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Daw. Is mistress Epicene gone?

Cler. Gone afore, with Sir Dauphine, I warrant, to the place.

Tru. Gone afore! that were a manifest injury, a disgrace and a half; to refuse Sir John at fuch a festival time as this, being a bravery, and a wit too.

Cler. Tut, he'll swallow it like cream: He's better read, than to esteem any thing a disgrace, is offered him from a mistress.

Daw. Nay, let her e’en go; she shall sit alone, and be dumb in her chamber a week together, for John Daw, I warrant her: Does she refuse me?

Cler. No, Sir, do not take it so to heart: Good faith, Truewit, you were to blame to put it into his head, that she does refuse him.

Tru. Sir, she does refuse him palpably, however you mince it. An I were as he, I would swear to speak ne'er a word to her to-day for’t.

Daw. By this light, no more I will not.
Tru. Nor to any body else, Sir.
Daw. Nay, I will not say fo, gentlemen.

Cler. It had been an excellent happy condition for the company, if you could have drawn him to it.

Daw. I'll be very melancholick, i’faith.
Cler. As a dog, if I were as you, Sir John.
Tru. Or a snail, or a wood-louse: I would roll




myself up for this day in troth, they should not unwind me.

Daw. By this pick-tooth, so I will.

Cler. ?Tis well done : He begins already to be angry with his teeth.

Daw. Will you go, gentlemen?

Cler. Nay, you must waļk alone, if you be right melancholick, Sir John.

Tru. Yes, Sir, we'll dog you, we'll follow you afar off.

[Exit Sir John, Cler. Was there ever such a two-yards of knighthood measur'd out by time, to be sold to laughter?

Tru. A mere talking mole! hang him: No mushroom was ever so fresh. A fellow fo utterly nothing, as he knows not what he would be.

Cler. Let's follow him : But first, let's go to Dauphine ; he's hovering about the house, to hear what news. Tru. Content.


Scene, the house of Morose.

Enter Morose and Mute, meeting Epicæne and Cutberd,

Mor. Welcome, Cutberd; draw near with your fair charge: And in her ear, softly entreat her to unmalk() So. Is the door shut? (-)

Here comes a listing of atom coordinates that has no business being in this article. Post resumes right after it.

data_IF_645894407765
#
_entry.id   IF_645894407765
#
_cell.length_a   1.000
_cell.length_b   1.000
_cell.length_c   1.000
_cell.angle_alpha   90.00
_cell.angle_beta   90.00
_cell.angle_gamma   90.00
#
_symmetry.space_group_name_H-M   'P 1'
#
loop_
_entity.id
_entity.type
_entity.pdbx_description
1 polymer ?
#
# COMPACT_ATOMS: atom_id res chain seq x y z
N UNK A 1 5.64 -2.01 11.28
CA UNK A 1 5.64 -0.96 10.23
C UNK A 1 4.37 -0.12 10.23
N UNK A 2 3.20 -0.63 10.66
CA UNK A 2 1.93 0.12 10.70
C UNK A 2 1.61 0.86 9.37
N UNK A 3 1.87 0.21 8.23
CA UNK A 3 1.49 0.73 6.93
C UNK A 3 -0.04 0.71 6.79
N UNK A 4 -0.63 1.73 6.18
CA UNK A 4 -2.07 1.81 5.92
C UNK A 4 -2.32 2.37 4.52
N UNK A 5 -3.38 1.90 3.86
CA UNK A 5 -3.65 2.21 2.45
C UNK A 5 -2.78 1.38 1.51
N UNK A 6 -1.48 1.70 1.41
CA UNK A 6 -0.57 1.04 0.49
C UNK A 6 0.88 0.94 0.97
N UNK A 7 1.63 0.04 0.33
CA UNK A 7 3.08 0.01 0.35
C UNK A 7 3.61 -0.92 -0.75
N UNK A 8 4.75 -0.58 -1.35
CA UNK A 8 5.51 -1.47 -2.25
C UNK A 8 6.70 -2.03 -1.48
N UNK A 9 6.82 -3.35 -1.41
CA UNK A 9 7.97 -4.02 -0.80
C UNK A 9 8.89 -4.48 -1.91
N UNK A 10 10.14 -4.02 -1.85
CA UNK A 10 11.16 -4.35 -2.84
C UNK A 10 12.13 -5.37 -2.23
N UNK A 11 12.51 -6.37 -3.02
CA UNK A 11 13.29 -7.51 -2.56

Enough. Now, Cutberd, with the same discipline I use to my family, I will question you. As I conceive, Cutberd, this gentlewoman is she you have provided, and brought, in hope she will fit me in the place and person of a wife?) Very well done, Cutberd. I conceive besides, Cutberd, you have been pre-acquainted with her birth, education, and qualities, or else you would not prefer her to my acceptance, in the weighty consequence of marriage. This I conceive, Cutberd. (-) Very well done, Curberd. Give aside now a little, and leave me to examine her condition, and aptitude to my affection. Give afide! [Cutberd retires.] She is exceeding fair, and of a special good favour; a sweet compofition, or harmony of limbs; her temper of beauty has the true height of my blood. [He goes about her, and views her.] The knave hath exceedingly well fitted me without: I will now try her within. Come near, fair gentlewoman. [At the breaks The curtjies.] Let not my behaviour seem rude; though unto you, being rare, it may haply appear strange. (-) Nay, lady, you may speak, though Cutberd and my man might not; for of all founds, only the sweet voice of a fair lady has the just length of mine ears. I befeech you, say, lady; out of the first fire of meeting


eyes (they say) love is stricken: Do you feel any -fuch motion ? ha, lady? (mo) Alas, lady, these answers by filent curt'fies are too courtless and simple. Can you speak, lady? Epi. Judge you, forsooth.

[She speaks softly. Mor. What fay you, lady? Speak out, I beseech you.

Epi. Judge you, forfooth.

Mor. O' my judgment, a divine softness ! Excellent ! Divine ! If it were possible she should hold out thus! Peace, Cutberd; thou art made for ever, as thou hast made me, if this felicity have lasting: But I will try her further. And can you, dear lady, not taking pleasure in your tongue (which is woman's chiefest pleafure) think it plausible to answer me by filent gestures?

Epi. I should be forry else.

Mor. What say you, lady? Good lady, speak out.

Epi. I should be sorry else.

Mor. That forrow doth fill me with gladness. Oh, Morofe! thou art happy above mankind ! Pray that thou may'st contain thyself. But hear me, fair lady ; I do also love to see her whom I shall chufe, to be the first and principal in all fashions ; and how will you be able, lady, with this frugality


of speech, to give the manifold (but necessary)
instructions, for those roses, these sleeves, those
gloves, these fans, that bodice, and this embroi,
dery? Ha! what fay you, lady?

Epi. I'll leave it to you, Sir.
Mor. How, lady? Pray you rise a note.
Epi. I leave it to wisdom, and you, Şir.

Mor. Admirable creature ! I will trouble you no
more : I will not sin against so sweet a simplicity,
Let me now be bold to print on these divine lips
the feal of being mine. Cutberd, I give thee the
lease of thy house free; thank me not, but with
thy leg. () Go thy ways, and get me a
minister presently, with a soft low voice; to marry
us; away: softly, Cutberd: [Exit Gutberd.] Sirrah,
conduct your mistress into the dining-room, your
now mistress. [Exeunt Mute and Epicæne,

Manet Morose:
Oh, my felicity ! How shall I be reveng'd on mine
insolent kinsman, and his plots, to fright me from
marrying ! This night I will get an heir, and thrust
him out of my blood, like a stranger. He would
be knighted forsooth, and thought by that means
to reign over me; his title must do it: No,
kinsman, I will now make you bring me the tenth



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